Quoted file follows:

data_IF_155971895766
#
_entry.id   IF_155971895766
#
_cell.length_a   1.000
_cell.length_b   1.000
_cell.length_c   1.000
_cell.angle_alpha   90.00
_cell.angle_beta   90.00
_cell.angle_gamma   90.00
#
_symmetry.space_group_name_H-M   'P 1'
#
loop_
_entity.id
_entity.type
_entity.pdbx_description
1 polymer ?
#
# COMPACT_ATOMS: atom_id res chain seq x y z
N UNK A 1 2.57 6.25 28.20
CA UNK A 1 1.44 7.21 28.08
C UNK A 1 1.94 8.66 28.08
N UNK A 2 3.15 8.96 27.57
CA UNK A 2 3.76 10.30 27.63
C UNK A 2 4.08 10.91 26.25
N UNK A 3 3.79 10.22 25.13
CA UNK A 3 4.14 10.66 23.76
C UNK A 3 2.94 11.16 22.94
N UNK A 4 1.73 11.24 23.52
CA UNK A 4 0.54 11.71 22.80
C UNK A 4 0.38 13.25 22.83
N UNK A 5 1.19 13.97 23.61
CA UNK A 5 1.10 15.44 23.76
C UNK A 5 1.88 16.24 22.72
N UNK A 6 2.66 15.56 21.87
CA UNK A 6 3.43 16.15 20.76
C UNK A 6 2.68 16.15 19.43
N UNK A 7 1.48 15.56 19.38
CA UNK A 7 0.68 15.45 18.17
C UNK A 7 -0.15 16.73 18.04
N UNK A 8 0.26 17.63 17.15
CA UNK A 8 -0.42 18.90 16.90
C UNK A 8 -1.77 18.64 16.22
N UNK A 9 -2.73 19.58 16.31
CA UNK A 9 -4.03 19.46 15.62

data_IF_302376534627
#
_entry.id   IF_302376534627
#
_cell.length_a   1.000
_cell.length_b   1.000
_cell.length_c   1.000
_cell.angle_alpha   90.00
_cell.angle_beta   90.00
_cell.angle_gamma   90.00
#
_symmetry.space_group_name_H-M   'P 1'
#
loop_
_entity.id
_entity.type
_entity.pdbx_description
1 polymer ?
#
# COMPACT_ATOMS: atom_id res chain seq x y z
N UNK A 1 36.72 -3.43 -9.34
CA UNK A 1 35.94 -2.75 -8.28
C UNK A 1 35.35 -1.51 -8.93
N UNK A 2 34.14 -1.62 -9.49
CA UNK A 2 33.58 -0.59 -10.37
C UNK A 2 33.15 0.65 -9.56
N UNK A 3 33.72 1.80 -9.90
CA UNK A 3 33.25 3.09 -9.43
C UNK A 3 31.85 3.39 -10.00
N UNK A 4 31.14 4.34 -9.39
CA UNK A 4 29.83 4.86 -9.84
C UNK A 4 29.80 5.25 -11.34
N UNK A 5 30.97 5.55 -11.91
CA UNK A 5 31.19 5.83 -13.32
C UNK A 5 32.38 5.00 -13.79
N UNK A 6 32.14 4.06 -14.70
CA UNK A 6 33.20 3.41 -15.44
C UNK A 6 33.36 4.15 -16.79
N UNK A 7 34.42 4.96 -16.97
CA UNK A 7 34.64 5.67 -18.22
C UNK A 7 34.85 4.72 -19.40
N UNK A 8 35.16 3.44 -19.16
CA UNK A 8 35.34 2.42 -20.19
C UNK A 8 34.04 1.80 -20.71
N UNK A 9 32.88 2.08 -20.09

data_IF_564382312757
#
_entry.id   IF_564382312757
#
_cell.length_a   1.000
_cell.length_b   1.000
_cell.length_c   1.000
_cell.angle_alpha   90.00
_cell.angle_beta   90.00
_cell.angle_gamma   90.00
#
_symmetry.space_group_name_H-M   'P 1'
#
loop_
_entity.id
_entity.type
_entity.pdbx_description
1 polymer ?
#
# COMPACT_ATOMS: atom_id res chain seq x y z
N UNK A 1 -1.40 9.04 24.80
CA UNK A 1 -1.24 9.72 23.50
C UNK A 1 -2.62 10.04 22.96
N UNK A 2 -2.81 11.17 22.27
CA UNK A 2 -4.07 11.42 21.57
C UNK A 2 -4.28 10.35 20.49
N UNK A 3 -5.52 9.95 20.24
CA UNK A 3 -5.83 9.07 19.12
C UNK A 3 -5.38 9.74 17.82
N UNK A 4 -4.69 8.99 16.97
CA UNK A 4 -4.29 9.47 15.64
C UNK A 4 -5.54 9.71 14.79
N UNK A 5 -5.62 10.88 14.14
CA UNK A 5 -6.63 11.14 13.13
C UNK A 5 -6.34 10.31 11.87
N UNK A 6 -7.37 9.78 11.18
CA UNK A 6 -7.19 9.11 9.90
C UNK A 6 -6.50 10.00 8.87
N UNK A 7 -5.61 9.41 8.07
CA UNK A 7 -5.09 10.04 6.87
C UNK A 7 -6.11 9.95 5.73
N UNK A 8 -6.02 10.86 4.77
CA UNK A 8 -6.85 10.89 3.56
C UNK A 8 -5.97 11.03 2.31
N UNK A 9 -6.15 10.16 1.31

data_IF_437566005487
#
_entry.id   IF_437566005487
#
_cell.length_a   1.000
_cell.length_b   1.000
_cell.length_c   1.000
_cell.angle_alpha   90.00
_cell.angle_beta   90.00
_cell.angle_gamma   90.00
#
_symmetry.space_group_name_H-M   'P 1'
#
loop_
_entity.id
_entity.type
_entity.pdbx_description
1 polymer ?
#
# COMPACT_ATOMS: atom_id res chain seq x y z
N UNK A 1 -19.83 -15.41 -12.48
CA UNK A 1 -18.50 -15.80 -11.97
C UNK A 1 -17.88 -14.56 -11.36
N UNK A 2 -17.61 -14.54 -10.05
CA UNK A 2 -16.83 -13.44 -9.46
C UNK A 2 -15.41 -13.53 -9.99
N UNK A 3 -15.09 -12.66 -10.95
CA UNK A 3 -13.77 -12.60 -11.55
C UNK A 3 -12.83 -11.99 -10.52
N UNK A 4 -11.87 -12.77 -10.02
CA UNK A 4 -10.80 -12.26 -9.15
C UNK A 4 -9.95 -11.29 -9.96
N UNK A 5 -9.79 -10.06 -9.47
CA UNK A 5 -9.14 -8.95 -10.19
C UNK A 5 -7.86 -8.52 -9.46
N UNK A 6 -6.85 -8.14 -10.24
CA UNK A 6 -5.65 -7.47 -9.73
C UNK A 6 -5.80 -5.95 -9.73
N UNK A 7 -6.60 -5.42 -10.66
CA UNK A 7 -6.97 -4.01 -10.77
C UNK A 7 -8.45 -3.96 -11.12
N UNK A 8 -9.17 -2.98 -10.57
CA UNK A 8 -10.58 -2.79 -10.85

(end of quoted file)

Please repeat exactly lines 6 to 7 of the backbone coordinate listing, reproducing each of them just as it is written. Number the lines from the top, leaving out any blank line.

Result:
_cell.length_b   1.000
_cell.length_c   1.000